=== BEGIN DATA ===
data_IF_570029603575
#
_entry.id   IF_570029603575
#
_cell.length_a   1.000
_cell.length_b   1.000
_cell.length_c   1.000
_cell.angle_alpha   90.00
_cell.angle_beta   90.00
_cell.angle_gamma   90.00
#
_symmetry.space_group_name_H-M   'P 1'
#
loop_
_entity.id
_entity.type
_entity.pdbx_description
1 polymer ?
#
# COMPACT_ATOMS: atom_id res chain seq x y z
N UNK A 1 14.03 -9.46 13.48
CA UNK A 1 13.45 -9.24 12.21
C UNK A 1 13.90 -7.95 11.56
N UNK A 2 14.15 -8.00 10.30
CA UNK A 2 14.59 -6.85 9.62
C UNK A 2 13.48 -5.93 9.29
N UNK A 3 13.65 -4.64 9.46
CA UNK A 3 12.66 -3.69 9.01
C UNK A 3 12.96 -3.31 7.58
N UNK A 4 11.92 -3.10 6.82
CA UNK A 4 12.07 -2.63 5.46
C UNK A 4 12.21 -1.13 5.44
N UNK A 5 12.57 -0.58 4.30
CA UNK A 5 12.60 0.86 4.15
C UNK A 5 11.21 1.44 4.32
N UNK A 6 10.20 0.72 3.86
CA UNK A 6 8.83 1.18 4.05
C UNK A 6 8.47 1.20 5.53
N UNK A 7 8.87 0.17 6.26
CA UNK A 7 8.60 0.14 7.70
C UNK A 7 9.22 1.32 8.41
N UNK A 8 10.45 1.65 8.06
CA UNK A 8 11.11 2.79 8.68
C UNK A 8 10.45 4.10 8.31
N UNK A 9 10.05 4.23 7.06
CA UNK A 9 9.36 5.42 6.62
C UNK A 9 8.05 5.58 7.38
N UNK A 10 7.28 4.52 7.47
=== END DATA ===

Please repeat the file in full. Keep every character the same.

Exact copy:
data_IF_570029603575
#
_entry.id   IF_570029603575
#
_cell.length_a   1.000
_cell.length_b   1.000
_cell.length_c   1.000
_cell.angle_alpha   90.00
_cell.angle_beta   90.00
_cell.angle_gamma   90.00
#
_symmetry.space_group_name_H-M   'P 1'
#
loop_
_entity.id
_entity.type
_entity.pdbx_description
1 polymer ?
#
# COMPACT_ATOMS: atom_id res chain seq x y z
N UNK A 1 14.03 -9.46 13.48
CA UNK A 1 13.45 -9.24 12.21
C UNK A 1 13.90 -7.95 11.56
N UNK A 2 14.15 -8.00 10.30
CA UNK A 2 14.59 -6.85 9.62
C UNK A 2 13.48 -5.93 9.29
N UNK A 3 13.65 -4.64 9.46
CA UNK A 3 12.66 -3.69 9.01
C UNK A 3 12.96 -3.31 7.58
N UNK A 4 11.92 -3.10 6.82
CA UNK A 4 12.07 -2.63 5.46
C UNK A 4 12.21 -1.13 5.44
N UNK A 5 12.57 -0.58 4.30
CA UNK A 5 12.60 0.86 4.15
C UNK A 5 11.21 1.44 4.32
N UNK A 6 10.20 0.72 3.86
CA UNK A 6 8.83 1.18 4.05
C UNK A 6 8.47 1.20 5.53
N UNK A 7 8.87 0.17 6.26
CA UNK A 7 8.60 0.14 7.70
C UNK A 7 9.22 1.32 8.41
N UNK A 8 10.45 1.65 8.06
CA UNK A 8 11.11 2.79 8.68
C UNK A 8 10.45 4.10 8.31
N UNK A 9 10.05 4.23 7.06
CA UNK A 9 9.36 5.42 6.62
C UNK A 9 8.05 5.58 7.38
N UNK A 10 7.28 4.52 7.47